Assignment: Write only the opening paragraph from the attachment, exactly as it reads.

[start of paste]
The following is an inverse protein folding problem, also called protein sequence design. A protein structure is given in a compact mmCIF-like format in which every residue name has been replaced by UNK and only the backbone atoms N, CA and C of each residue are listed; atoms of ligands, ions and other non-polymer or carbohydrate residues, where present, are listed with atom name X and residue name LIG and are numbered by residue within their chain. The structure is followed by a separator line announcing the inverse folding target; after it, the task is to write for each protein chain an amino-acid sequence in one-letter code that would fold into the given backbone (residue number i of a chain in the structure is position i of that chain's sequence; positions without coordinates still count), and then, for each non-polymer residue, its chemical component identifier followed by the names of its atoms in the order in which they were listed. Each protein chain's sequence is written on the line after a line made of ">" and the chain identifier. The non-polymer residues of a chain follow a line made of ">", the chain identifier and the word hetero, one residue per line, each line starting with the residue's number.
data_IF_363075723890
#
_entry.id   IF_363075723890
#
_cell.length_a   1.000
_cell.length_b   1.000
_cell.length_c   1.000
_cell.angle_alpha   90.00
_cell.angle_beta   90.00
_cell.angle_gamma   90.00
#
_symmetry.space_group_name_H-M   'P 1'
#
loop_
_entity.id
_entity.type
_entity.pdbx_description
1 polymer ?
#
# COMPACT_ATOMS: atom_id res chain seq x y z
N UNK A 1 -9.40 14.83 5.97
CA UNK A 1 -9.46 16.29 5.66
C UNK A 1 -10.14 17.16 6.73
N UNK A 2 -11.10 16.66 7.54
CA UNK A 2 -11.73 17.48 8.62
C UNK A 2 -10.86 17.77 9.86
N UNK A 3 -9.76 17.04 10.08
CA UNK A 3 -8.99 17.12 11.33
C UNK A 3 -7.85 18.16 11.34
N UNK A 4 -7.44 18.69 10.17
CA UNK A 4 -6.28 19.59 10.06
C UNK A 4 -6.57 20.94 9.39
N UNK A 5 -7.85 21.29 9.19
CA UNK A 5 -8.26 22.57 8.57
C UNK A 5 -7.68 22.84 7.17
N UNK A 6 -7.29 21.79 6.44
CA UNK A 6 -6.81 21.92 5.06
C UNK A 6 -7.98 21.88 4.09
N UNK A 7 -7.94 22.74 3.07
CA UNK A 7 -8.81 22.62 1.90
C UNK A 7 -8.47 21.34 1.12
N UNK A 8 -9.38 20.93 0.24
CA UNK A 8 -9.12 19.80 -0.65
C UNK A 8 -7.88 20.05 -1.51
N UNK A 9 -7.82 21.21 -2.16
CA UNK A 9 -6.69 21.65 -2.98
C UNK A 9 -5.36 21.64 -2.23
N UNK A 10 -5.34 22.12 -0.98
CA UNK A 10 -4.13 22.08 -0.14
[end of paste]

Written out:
The following is an inverse protein folding problem, also called protein sequence design. A protein structure is given in a compact mmCIF-like format in which every residue name has been replaced by UNK and only the backbone atoms N, CA and C of each residue are listed; atoms of ligands, ions and other non-polymer or carbohydrate residues, where present, are listed with atom name X and residue name LIG and are numbered by residue within their chain. The structure is followed by a separator line announcing the inverse folding target; after it, the task is to write for each protein chain an amino-acid sequence in one-letter code that would fold into the given backbone (residue number i of a chain in the structure is position i of that chain's sequence; positions without coordinates still count), and then, for each non-polymer residue, its chemical component identifier followed by the names of its atoms in the order in which they were listed. Each protein chain's sequence is written on the line after a line made of ">" and the chain identifier. The non-polymer residues of a chain follow a line made of ">", the chain identifier and the word hetero, one residue per line, each line starting with the residue's number.